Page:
6 Figure. Global Schematic Using ATAD00B ADC with ATmega AVR and LCX Buffer A AREF PF0 PF PF PF PF PF PF PF PEN PE0 PE PE PE PE PE PB PB PB PB PB XTAL XTAL PD0 PD PD PD.. KΩ KΩ KΩ RX TX ATmegaL 0 KΩ 0 KΩ pf. MHz pf LCX.V SPICLOCK SLE SPIDATA WAKEUP 0 OE I 0 O I O I O I O OE O 0 I O I O I O I 0 00nF... Mode Clk ATAD00B Dual -bit Gsps ADC. 0 Data Ldn ATAD00B and ATmegaL AVR
7 ATAD00B and ATmegaL AVR Figure. Manual Management of the WAKEUP Signal (as in a Demonstrator Design, for example) WAKEUP To LCX Device 00Ω ATmegaL -bit Microcontroller In-System Programmable Flash On the AVR side, eight bi-directional I/O ports are provided but only four bits of one port are used for the interface between the LCX device and the AVR (for the WAKEUP, SPICLOCK, SPIDATA and SLE signals). Because Port B provides the pins for the SPI channel, this is the port chosen for the four previously-mentioned signals: SPICLOCK: PB (SCK = SPI bus serial clock) SPIDATA: PB (MOSI = SPI bus Master Output/Slave Input) SLE: PB (OC0 = Output Compare and PWM Output for Timer/Counter0) WAKEUP: PB (OCA = Output Compare and PWM Output A for Timer/Counter) The other pins PB0 (SS), PB (OCB) and PB (OC/OCC) can be left floating (open). Pin PB (MISO = SPI Bus Master Input/Slave Output) must be pulled up to via a KΩ resistor so as to be forced to a high level and not left open. Pins SPICLOCK = PB and SPIDATA = PB need to be pulled down to ground via a 0 KΩ resistor to be forced to a low level (inhibition of the SPI during reset of the microcontroller). Pin SLE = PB (OC0 = Output Compare and PWM Output for Timer/Counter0) must be pulled up to via a. KΩ (or KΩ if the power consumption is not critical) resistor in order to protect the line during reset of the microcontroller (during which phase the signal becomes an input). Ports A and C of the AVR can be left floating (open) but must be internally configured with pull-ups. For Port D, pins PD, PD, PD and PD can be left unused (open) but must be internally configured with pull-ups. Pins PD, PD, PD and PD0 have to be pulled up in order to inhibit the external interrupts. For port E, pins PE and PE can be left unused (open) but must be internally configured with pull-ups. Pins PE, PE, PE and PE must be pulled up to via a. KΩ (or KΩ if the power consumption is not critical) resistor in order to inhibit the external interrupts. PE and PE0 can be used as the Programming Data Output (TX) and Input (RX) to be connected to the TX and RX of the system (in the case of the ATAD00-EB evaluation board, these signals are sent to the PC via an RS- port).
8 All the Port F pins must be connected to ground so that they are in a known fixed state (no internal pull-down is available for these pins). All the Port G pins can be left floating (open). Finally, the five remaining signal pins are to be connected as follows: PEN: Programming Enable pin for the SPI serial programming mode, to be connected to V CC, set to, to activate the SPI programming mode : master reset of the AVR, to be connected to a microcontroller supervisory circuit (for example and for information only: MCP0 from Microchip one possible configuration is given in the next section) XTAL and XTAL: input and output to and from the inverting oscillator amplifier AREF: analog reference for the A/D internal converter Finally, V CC and AV CC must be connected to a source and must be connected to ground. This gives the configuration depicted in Figure on page (AVR only). Figure. ATmegaL Application Diagram (for Use with Atmel s ATAD00B Dual -bit Gsps ADC) KΩ KΩ KΩ A AREF PF0 PF PF PF PF PF PF PF RX TX SPICLOCK SPIDATA SLE WAKEUP PEN PE0 PE PE PE PE PE PB PB PB PB PB ATmegaL KΩ 0 KΩ XTAL XTAL PD0 PD PD PD pf. MHz pf Note: Only the connected pins are shown (the unused pins are left open). ATAD00B and ATmegaL AVR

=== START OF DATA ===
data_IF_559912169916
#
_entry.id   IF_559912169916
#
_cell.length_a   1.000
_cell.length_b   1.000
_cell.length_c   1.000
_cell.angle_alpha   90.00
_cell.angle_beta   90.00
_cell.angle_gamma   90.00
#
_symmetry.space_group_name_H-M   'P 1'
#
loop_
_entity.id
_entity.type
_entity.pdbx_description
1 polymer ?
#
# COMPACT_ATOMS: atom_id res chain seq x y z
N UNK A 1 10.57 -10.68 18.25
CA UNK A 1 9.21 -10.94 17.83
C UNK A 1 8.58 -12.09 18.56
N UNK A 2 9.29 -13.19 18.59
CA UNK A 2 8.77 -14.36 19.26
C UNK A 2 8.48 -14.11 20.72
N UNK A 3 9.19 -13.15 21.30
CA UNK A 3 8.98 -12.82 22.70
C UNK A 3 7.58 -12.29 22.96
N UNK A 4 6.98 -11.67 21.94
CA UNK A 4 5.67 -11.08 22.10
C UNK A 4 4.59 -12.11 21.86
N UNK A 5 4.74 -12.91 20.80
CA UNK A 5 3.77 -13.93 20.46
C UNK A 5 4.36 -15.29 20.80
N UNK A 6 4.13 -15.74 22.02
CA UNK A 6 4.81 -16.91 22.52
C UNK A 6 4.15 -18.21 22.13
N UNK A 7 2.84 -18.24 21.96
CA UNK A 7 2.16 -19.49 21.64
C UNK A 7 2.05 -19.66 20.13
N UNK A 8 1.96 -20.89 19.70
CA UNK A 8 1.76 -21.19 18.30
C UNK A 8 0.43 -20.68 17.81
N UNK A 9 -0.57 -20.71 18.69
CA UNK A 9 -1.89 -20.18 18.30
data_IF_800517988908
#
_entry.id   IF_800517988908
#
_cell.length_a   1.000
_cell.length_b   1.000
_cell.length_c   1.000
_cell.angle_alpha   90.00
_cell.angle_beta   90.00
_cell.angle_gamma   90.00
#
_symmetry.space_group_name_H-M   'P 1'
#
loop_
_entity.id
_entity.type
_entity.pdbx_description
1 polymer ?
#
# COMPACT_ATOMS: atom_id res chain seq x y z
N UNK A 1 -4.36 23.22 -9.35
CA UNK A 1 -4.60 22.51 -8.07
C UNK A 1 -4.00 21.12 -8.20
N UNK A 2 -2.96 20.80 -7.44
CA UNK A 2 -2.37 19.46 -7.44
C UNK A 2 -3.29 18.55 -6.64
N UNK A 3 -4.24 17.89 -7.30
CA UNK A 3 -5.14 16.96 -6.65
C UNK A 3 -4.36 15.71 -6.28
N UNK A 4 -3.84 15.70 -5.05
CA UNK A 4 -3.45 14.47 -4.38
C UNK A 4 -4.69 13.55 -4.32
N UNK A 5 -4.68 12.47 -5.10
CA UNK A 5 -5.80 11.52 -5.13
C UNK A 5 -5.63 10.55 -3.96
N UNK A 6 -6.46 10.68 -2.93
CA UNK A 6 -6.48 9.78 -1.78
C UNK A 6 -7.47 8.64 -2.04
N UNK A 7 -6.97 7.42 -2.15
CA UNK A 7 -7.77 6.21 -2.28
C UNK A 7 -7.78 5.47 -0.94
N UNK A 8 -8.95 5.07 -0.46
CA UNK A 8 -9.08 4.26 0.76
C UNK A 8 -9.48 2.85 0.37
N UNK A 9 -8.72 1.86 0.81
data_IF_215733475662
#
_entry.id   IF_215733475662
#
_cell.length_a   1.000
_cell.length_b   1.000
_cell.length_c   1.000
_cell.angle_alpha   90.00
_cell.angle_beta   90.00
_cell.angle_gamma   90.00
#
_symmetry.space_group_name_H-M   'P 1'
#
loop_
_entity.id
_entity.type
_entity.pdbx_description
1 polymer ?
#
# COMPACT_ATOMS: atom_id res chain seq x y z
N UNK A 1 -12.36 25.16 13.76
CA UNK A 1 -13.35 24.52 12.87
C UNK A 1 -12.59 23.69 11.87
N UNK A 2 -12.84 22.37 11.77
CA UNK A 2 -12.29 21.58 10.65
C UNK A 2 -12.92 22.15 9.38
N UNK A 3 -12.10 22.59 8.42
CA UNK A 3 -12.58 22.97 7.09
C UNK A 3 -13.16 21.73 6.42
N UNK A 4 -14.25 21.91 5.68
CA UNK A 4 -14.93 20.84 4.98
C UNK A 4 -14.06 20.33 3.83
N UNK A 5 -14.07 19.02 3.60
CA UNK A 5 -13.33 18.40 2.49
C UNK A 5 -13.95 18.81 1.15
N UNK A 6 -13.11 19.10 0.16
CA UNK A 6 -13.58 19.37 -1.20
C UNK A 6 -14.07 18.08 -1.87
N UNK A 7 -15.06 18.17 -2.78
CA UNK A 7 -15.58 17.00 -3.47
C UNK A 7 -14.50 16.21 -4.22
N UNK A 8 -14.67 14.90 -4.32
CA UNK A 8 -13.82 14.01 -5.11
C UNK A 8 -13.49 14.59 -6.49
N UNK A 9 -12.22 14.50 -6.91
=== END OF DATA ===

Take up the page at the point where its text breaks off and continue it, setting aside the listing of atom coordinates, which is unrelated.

9 ATAD00B and ATmegaL AVR Reset of the ATmegaL AVR can be controlled through a voltage supervisory circuit comparable to the MCP0 device from Microchip (for information only). Such a device allows you to keep the microcontroller in reset until the system voltage has reached its final level. It also ensures that the microcontroller is reset whenever a power drop occurs. Any voltage supervisory circuit compliant with V CC set to and with a reset pulse longer than a 0 ns width (minimum/active low) would work. In Figure on page, the reset voltage level of MicroChip s supervisory device is set to V with a pulse of 0 ms. Figure. Typical Application Diagram for the Circuit 00 nf MCP0 VDD ATmegaL VSS RST Programming Atmel s ATmegaL AVR Atmel s ATmegaL AVR can be programmed through the AVR ISP (In-System Programmer) tool using AVR Studio, Atmel's Integrated Development Environment (IDE) for code writing and debugging. The programming software can be controlled from both the Windows environment and a DOS command line interface. For more information on the AVR Studio programming software, please refer to Atmel s Web site at A - or 0-pin ISP connector is required to program the AVR. For this application, an HE0 -pin connector is used: pin : PDO, AVR Programming Data Out pin : AVR target application card power supply () pin : SCK, AVR programming clock pin : PDI, AVR programming Data In pin : RST_ISP, AVR programming reset pin : ground Notes:. The ISP card s power supply comes from the AVR card (). No additional power supply is required.. The AVR is programmed in serial mode. The RST_ISP signal is used to set the AVR to programming or SPI mode.